Start reading and reflecting on the Gospel of Matthew using this simple, chapter-by-chapter reflection guide. Then meet (or join us by Zoom) on Tuesday, November 12 at 7:30 p.m. for a lively discussion. Email The Rev. Kara Wagner Sherer for more information.
Today we celebrate the legacy of St. Francis. We’ve probably all heard stories about him – making you believe he was, perhaps, a little crazy – but he was a good man and loved to share the Good News of the Gospel.
One story tells of an encounter with a flock of birds – doves, crows – all sorts of birds. When St. Francis spotted them down the road, he ran toward them and expected them to scatter but to his surprise – and probably anyone else’s who may have witnessed this – the birds stood still and seemed to wait for him. He was filled with awe and he asked them to stay and then proceeded to give them a little sermon, reminding them that they should always praise their Creator for he was the one who gave them feathers for clothes, wings to fly, and anything else that was needed. “It is God who made you noble among all creatures, making your home in thin, pure air. Without sowing or reaping, you received God’s guidance and protection.” And so the story goes that from that day on, Francis made it his habit to invoke all animals to praise and love their Creator.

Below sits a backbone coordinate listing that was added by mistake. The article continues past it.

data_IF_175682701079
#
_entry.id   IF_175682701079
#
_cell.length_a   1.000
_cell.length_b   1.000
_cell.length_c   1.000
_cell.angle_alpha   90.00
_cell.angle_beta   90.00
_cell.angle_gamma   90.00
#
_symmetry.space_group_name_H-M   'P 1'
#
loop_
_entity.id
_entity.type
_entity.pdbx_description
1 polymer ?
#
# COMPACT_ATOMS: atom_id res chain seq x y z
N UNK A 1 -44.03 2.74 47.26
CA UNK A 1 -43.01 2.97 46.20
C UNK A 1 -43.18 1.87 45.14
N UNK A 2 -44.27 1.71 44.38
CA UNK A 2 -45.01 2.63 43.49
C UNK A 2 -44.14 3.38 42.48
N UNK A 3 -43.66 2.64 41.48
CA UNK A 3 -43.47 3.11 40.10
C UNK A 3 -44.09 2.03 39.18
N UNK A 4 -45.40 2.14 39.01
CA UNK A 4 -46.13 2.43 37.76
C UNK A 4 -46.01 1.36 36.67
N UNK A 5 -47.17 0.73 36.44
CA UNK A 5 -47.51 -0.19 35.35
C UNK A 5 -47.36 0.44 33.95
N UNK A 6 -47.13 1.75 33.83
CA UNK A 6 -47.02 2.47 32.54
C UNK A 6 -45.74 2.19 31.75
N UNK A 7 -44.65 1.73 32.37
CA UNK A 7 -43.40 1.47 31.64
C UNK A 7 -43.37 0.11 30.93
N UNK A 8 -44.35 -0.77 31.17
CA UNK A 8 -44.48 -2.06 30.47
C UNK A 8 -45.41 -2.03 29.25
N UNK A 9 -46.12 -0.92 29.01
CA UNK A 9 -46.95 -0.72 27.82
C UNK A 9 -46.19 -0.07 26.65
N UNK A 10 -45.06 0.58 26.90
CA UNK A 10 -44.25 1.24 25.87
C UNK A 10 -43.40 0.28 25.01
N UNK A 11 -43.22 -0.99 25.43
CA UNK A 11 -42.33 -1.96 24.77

But wait a minute, Francis. While all of what you told those birds was certainly true – if I may say so – you missed the bigger picture! I believe that animals have a lot to tell us, to teach us, and to remind us of. They are messengers and, I believe, vessels enabling 2-way communication with God. So, Francis, perhaps spending some time listening to them would have done you some good, too.
Click here to read the whole sermon preached by Susan Mitchell on Pet Blessing Sunday, 2019
The Anti-Racism Team was established in January 2018 and meets monthly. Our Anti-Racism Action Plan was presented to and accepted by our vestry (leadership council) on June 20, 2018. We are now working on our 2019 Anti-Racism Plan. Our work began with an African-American Literature Book Group. A list of the books we read over two years can be downloaded here: Reading to End Racism. You can find a list of more recent articles and books here: Anti-Racism Team: What we’ve been reading. Currently we have a Latinx Book Group meeting (email us for more information).
sermon on Luke 12:32-40
The Rev. Kara Wagner Sherer